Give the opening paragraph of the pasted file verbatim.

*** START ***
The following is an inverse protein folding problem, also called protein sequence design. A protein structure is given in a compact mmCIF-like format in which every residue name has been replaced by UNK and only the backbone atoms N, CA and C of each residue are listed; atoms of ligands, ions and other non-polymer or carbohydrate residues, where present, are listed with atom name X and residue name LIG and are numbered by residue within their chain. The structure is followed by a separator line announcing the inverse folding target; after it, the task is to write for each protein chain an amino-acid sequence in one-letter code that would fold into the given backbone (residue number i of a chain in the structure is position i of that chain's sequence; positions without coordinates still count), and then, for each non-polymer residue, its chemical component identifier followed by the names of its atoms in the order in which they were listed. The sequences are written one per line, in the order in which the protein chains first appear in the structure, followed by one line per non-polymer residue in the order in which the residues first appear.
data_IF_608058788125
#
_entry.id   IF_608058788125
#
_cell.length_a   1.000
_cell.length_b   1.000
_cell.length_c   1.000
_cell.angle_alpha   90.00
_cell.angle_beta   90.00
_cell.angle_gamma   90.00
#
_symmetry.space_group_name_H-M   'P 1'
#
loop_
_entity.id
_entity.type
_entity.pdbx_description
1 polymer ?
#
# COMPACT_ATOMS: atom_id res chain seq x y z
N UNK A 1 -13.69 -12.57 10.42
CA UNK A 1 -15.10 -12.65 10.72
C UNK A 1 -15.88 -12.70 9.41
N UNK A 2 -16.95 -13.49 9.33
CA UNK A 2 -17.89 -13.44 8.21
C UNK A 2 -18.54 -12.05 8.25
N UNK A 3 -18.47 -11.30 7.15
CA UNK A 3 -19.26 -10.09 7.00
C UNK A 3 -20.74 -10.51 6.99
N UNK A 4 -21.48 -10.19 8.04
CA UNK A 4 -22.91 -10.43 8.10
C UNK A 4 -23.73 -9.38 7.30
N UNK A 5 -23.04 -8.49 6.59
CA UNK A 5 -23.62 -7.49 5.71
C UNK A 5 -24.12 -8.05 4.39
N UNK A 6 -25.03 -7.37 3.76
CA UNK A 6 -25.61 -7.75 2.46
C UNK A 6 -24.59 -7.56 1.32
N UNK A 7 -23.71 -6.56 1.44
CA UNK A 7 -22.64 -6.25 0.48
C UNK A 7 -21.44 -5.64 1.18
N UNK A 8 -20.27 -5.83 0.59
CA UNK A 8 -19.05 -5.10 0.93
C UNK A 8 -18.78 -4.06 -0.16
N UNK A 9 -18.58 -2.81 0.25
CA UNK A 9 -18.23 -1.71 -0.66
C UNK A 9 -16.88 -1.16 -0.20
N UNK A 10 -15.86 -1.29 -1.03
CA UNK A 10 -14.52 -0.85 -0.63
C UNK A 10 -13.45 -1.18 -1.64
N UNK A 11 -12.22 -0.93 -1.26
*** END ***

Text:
The following is an inverse protein folding problem, also called protein sequence design. A protein structure is given in a compact mmCIF-like format in which every residue name has been replaced by UNK and only the backbone atoms N, CA and C of each residue are listed; atoms of ligands, ions and other non-polymer or carbohydrate residues, where present, are listed with atom name X and residue name LIG and are numbered by residue within their chain. The structure is followed by a separator line announcing the inverse folding target; after it, the task is to write for each protein chain an amino-acid sequence in one-letter code that would fold into the given backbone (residue number i of a chain in the structure is position i of that chain's sequence; positions without coordinates still count), and then, for each non-polymer residue, its chemical component identifier followed by the names of its atoms in the order in which they were listed. The sequences are written one per line, in the order in which the protein chains first appear in the structure, followed by one line per non-polymer residue in the order in which the residues first appear.